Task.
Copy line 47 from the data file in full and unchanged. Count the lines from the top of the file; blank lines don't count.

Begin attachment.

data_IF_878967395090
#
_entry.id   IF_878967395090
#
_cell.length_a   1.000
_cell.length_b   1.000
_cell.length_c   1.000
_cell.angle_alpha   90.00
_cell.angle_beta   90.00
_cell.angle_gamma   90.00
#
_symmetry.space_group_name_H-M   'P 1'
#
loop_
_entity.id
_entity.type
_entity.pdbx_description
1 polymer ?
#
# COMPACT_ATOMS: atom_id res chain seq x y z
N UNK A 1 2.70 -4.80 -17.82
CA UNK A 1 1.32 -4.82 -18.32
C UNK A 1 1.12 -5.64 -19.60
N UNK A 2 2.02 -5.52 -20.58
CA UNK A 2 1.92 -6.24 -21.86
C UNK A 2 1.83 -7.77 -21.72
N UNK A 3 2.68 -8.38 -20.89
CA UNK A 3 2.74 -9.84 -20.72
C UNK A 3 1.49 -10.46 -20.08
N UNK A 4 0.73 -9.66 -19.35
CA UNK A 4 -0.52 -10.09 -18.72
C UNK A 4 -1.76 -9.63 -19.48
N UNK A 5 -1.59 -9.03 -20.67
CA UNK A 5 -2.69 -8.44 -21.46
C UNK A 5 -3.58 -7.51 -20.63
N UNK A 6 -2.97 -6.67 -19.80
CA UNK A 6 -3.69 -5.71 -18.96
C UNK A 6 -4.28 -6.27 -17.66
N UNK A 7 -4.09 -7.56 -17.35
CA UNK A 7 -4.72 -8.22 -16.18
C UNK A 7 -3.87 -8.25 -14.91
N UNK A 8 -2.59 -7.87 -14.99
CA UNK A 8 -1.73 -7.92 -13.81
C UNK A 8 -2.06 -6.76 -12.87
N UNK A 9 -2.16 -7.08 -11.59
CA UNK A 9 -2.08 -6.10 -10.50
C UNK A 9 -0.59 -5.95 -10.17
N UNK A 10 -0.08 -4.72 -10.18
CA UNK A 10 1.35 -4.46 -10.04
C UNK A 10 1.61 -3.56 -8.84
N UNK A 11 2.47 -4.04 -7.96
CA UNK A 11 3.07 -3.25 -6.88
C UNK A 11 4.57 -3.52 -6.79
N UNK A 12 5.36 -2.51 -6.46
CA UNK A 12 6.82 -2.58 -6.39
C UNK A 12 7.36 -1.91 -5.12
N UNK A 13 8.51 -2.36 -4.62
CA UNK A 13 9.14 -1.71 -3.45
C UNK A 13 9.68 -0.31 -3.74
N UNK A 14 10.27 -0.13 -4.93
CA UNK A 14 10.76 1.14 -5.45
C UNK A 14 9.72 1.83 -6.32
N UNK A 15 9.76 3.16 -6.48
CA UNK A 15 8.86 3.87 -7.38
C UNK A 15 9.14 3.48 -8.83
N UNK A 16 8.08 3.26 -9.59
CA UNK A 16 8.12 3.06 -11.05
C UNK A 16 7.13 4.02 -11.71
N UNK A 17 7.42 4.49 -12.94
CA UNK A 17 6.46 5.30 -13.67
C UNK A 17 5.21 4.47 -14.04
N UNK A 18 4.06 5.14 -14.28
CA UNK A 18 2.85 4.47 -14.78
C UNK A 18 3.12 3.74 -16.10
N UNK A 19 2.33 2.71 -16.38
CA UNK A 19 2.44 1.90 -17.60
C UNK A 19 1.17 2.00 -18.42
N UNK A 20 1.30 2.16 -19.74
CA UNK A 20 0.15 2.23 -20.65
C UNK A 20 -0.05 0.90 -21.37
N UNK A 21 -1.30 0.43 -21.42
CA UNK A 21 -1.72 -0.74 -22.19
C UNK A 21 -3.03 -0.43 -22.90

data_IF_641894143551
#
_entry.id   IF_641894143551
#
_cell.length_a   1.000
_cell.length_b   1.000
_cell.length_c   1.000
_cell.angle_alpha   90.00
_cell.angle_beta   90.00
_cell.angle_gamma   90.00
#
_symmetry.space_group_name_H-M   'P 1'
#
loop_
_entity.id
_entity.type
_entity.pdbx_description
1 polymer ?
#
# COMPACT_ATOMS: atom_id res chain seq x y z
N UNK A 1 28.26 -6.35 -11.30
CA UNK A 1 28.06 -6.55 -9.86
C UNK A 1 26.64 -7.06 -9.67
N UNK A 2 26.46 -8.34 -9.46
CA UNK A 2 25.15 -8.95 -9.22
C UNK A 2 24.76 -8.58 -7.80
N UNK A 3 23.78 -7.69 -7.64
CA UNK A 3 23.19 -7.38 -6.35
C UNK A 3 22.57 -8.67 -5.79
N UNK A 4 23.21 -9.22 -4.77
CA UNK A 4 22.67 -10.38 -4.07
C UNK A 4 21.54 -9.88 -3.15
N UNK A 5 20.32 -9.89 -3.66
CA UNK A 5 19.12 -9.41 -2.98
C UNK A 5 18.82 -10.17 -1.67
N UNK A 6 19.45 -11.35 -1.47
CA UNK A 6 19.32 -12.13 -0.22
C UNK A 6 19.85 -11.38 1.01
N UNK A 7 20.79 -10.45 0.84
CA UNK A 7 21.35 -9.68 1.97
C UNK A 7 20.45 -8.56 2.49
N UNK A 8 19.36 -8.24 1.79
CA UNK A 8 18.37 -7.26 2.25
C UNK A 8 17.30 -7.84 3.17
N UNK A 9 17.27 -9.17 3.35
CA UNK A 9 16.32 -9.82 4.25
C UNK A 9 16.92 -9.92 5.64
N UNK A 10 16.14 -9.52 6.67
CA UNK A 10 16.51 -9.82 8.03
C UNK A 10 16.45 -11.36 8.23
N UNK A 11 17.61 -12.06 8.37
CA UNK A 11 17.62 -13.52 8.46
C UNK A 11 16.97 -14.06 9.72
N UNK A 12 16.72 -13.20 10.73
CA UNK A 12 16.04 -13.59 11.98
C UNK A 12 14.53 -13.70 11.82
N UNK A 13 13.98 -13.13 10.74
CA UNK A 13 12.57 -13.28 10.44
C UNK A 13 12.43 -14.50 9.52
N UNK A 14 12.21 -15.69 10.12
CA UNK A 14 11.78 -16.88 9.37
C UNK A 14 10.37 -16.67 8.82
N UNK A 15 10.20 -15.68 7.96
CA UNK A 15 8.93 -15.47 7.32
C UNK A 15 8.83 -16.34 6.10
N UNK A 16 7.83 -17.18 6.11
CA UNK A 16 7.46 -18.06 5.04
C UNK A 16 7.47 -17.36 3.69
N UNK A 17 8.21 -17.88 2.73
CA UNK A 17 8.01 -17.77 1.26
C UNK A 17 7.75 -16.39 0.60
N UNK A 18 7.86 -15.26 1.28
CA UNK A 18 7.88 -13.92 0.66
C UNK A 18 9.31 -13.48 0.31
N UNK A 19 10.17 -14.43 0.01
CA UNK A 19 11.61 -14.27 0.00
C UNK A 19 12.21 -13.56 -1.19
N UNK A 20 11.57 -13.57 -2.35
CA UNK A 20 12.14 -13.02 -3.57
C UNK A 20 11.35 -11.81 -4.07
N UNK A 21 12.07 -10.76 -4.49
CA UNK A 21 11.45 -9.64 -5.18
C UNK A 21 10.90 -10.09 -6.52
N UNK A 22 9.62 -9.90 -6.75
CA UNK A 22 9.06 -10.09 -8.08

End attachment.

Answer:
C UNK A 9 -0.59 -5.95 -10.17